It seems a bit like the old classic saw, doesn’t it? We borrow money from China and other places, and then give it to other countries, say Pakistan or Afghanistan. And, while we are involved in that exercise, the debt clock is racing forward: tick, tick, tick. Peter will loan us money as long as he believes we’ll pay it back, and Paul will accept our charity, so long as the purse is open.
Part of our largesse is to protect our sources of oil. (Canada supplies the most, but Mideast oil is very important.) And, of course, one of the reasons is we like governments that we understand. It’s not so much that we favor tyrants, but more that we like leaders we comprehend and know and that we fear the unknown. As brutish as Saddam was, he would probably still be in power if he had not played the weapons-of-mass-destruction card. (Yes, we probably should have known that Saddam, when it came to nuclear threats, was all braggadocio, but that’s moot now, water over the dam.)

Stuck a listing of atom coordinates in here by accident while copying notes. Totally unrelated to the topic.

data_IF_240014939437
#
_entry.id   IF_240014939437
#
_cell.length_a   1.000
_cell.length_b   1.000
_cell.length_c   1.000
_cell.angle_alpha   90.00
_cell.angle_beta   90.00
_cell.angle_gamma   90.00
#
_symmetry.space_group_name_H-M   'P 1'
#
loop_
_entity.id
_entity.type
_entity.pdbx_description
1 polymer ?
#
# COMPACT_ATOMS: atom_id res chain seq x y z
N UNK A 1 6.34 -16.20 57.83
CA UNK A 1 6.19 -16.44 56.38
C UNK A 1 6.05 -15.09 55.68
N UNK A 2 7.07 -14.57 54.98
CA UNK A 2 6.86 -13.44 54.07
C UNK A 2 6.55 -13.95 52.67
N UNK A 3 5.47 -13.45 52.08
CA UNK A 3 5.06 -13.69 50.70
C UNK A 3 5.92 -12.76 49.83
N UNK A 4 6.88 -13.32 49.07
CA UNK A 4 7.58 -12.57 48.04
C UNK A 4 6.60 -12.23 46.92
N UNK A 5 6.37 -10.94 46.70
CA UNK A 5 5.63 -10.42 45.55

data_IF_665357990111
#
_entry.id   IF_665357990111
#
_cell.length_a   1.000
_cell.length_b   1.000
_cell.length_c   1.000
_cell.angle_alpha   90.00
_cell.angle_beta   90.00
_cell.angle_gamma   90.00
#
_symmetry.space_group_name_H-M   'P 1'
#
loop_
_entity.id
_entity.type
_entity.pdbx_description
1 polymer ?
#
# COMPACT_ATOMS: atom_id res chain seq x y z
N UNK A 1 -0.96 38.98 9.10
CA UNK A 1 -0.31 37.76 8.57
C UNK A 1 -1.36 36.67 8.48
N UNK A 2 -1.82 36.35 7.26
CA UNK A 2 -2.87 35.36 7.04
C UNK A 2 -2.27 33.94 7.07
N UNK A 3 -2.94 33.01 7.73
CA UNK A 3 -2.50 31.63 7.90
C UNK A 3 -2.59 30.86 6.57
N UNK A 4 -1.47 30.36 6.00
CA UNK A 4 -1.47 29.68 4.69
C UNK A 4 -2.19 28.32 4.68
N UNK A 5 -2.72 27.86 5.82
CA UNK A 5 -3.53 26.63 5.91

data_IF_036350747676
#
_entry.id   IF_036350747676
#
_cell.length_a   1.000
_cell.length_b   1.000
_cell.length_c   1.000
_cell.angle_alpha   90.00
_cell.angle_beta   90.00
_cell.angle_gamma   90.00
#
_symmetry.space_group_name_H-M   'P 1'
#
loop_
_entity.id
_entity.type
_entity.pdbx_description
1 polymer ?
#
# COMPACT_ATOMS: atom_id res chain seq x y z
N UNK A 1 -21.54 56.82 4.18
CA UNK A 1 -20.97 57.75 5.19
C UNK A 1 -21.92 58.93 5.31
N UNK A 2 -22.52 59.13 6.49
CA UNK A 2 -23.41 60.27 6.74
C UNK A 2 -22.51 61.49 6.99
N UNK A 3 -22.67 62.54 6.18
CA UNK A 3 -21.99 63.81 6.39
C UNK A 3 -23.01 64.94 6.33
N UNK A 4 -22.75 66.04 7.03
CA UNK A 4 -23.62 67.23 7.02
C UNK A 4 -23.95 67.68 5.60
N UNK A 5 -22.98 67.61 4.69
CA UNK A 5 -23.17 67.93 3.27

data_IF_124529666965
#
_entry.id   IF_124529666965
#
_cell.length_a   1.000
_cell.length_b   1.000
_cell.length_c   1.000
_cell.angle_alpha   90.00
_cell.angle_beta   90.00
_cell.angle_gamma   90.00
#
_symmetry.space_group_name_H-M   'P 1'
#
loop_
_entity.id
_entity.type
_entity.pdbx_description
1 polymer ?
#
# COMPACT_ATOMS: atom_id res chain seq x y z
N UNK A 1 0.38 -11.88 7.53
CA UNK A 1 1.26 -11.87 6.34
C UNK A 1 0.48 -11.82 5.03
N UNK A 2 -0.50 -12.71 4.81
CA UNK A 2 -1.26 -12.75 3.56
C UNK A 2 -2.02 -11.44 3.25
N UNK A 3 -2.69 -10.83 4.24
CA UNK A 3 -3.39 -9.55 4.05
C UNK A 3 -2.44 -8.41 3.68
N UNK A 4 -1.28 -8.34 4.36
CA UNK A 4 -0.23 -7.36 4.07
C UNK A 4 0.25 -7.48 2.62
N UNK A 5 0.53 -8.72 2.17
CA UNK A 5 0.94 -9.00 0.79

Politicians, particularly those running for office, like to play on debt fear. One of the favorites is Social Security. There’s a whole segment of the population that thinks it won’t be around in 30 years, or, if you don’t like that number, pick your own. This comes about because there is little deep thinking in this country.
According to the Social Security Administration, one-third of retirees rely on Social Security for 90% of income, and another third relies on it for half or more of income*. By extrapolation, that suggests 75% of retirees find Social Security income critically important. So, who would discontinue Social Security? If it was discontinued, there could be anarchy and even blood in the streets. The absence of a retirement income program could be the one thing to topple the republic.
The other thing is this about Social Security: We pay for it. And, if we work past age 65, we pay for it again, by paying taxes on the money we receive from the taxes we already paid. Only the worst pension actuary in the world couldn’t make Social Security work. It’s a defined benefit plan, and the first pension I ever sold was a defined benefit plan. DB plans are easy-peasy to design and to fix.